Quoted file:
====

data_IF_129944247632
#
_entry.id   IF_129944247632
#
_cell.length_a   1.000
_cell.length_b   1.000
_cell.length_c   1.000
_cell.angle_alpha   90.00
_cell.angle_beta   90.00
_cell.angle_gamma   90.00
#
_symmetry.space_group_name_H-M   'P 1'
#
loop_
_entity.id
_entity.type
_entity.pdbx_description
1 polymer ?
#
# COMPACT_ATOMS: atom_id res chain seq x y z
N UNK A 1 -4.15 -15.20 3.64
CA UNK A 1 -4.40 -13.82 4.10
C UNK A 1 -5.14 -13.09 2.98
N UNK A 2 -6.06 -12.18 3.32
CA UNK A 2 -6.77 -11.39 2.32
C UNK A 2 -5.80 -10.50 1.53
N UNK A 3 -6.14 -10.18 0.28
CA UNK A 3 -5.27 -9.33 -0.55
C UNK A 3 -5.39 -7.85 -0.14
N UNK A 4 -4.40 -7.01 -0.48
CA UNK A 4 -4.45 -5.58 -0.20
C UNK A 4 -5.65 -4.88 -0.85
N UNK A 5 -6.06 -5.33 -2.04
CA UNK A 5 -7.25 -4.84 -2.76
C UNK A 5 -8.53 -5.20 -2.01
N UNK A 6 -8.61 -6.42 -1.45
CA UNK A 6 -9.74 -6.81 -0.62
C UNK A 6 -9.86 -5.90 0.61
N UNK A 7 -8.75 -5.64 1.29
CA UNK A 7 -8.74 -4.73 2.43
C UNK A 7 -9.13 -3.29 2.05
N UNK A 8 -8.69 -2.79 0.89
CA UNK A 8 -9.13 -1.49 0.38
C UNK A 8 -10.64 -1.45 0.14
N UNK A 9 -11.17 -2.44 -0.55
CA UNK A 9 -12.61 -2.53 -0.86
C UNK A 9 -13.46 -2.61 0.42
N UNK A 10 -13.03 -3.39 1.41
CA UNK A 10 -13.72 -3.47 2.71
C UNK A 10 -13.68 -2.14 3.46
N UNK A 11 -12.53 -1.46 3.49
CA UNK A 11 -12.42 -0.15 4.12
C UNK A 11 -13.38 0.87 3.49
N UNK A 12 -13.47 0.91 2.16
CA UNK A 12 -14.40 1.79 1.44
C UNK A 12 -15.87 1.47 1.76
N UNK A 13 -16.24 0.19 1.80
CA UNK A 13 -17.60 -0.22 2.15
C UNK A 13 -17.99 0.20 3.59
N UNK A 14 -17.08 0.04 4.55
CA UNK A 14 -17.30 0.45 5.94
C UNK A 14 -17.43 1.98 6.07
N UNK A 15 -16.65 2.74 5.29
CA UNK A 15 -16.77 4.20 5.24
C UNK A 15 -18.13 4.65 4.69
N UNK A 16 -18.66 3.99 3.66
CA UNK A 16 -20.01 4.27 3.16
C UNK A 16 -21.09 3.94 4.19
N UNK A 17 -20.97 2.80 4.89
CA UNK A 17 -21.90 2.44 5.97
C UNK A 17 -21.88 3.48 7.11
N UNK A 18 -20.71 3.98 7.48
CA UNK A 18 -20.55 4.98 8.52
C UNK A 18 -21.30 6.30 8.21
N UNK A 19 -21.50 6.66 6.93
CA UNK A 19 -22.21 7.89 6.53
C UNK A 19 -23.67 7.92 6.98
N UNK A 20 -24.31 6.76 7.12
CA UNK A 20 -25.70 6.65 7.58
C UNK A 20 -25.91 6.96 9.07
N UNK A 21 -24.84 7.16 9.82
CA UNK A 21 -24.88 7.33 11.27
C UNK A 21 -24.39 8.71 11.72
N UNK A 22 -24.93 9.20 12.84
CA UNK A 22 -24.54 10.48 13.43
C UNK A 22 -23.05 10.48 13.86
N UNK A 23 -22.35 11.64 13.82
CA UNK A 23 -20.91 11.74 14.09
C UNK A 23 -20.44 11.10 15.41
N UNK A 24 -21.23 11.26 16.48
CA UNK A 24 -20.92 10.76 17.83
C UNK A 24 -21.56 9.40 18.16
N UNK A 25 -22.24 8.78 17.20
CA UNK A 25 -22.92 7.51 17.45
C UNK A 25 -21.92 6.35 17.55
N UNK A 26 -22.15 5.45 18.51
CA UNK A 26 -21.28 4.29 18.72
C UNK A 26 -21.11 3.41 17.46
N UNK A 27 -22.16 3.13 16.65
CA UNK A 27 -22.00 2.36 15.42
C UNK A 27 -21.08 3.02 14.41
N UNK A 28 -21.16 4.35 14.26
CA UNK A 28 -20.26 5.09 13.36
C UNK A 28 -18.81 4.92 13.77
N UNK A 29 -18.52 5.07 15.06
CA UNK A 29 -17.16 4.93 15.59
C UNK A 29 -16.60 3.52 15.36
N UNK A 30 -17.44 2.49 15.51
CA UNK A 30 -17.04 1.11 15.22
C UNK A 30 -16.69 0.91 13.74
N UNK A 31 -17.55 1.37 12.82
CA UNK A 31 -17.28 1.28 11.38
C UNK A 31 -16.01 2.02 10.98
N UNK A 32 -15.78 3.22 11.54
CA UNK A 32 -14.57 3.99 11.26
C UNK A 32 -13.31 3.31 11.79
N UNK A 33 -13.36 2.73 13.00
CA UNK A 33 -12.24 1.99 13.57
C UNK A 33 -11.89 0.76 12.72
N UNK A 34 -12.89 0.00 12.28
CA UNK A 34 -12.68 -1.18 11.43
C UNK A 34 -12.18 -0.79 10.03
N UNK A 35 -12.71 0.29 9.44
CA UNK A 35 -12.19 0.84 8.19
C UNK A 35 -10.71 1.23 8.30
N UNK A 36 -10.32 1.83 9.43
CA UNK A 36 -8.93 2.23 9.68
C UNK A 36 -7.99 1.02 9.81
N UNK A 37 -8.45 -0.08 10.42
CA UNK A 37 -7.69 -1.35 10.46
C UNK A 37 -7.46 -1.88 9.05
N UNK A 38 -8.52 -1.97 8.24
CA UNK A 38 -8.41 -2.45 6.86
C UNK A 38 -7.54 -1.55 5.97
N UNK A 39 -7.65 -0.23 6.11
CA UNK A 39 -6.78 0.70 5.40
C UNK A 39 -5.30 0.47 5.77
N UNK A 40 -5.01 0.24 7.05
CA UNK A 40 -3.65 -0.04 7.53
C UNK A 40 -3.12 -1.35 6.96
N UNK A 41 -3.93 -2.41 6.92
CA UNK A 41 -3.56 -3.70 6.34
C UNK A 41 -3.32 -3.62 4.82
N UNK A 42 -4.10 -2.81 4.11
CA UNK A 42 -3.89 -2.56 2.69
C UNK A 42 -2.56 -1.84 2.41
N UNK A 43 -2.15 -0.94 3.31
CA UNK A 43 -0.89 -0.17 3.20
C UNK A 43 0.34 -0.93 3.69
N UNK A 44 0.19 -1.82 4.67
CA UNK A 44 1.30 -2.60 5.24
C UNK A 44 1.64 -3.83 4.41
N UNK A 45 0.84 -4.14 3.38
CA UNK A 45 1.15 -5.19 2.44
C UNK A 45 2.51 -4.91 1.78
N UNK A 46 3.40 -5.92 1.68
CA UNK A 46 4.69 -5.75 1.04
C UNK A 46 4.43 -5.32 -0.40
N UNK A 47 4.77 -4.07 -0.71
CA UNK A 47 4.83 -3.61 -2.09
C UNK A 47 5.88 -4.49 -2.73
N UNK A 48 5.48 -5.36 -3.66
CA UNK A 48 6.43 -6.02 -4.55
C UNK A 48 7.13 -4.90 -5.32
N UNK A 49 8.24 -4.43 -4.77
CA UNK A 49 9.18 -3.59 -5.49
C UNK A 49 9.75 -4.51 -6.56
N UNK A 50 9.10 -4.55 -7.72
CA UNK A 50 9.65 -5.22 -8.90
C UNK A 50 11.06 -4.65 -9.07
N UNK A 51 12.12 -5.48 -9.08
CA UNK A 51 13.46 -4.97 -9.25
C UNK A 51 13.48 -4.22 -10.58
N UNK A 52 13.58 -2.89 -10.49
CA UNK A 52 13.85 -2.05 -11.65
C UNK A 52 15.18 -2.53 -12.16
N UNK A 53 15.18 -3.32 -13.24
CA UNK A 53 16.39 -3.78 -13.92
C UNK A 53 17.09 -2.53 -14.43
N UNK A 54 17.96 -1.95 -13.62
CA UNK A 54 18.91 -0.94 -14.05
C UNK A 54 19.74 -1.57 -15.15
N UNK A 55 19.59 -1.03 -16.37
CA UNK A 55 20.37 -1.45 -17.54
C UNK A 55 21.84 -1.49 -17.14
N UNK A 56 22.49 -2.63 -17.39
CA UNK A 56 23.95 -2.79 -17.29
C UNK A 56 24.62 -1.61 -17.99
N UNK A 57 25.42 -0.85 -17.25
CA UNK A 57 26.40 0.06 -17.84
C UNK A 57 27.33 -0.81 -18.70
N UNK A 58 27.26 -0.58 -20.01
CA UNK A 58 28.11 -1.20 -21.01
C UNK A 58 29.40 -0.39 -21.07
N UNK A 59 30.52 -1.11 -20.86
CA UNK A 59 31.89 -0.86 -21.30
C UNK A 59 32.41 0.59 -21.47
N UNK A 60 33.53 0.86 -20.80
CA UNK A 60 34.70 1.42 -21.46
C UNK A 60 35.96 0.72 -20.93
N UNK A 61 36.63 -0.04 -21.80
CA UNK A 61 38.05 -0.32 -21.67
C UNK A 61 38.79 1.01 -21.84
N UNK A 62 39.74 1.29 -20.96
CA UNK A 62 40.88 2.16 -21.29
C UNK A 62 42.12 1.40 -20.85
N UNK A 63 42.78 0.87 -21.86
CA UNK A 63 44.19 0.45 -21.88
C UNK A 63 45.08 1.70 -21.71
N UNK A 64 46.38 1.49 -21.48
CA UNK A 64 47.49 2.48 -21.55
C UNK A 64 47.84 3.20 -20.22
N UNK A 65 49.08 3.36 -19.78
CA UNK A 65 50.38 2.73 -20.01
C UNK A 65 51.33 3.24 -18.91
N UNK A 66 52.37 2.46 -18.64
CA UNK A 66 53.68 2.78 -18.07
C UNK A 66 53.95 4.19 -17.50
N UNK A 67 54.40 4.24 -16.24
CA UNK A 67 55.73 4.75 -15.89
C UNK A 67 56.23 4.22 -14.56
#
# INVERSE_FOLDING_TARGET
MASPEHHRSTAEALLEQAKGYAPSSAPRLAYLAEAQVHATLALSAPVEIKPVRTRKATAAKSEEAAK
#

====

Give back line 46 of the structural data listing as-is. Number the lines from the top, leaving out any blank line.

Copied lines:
CA UNK A 9 -12.61 -2.53 -0.86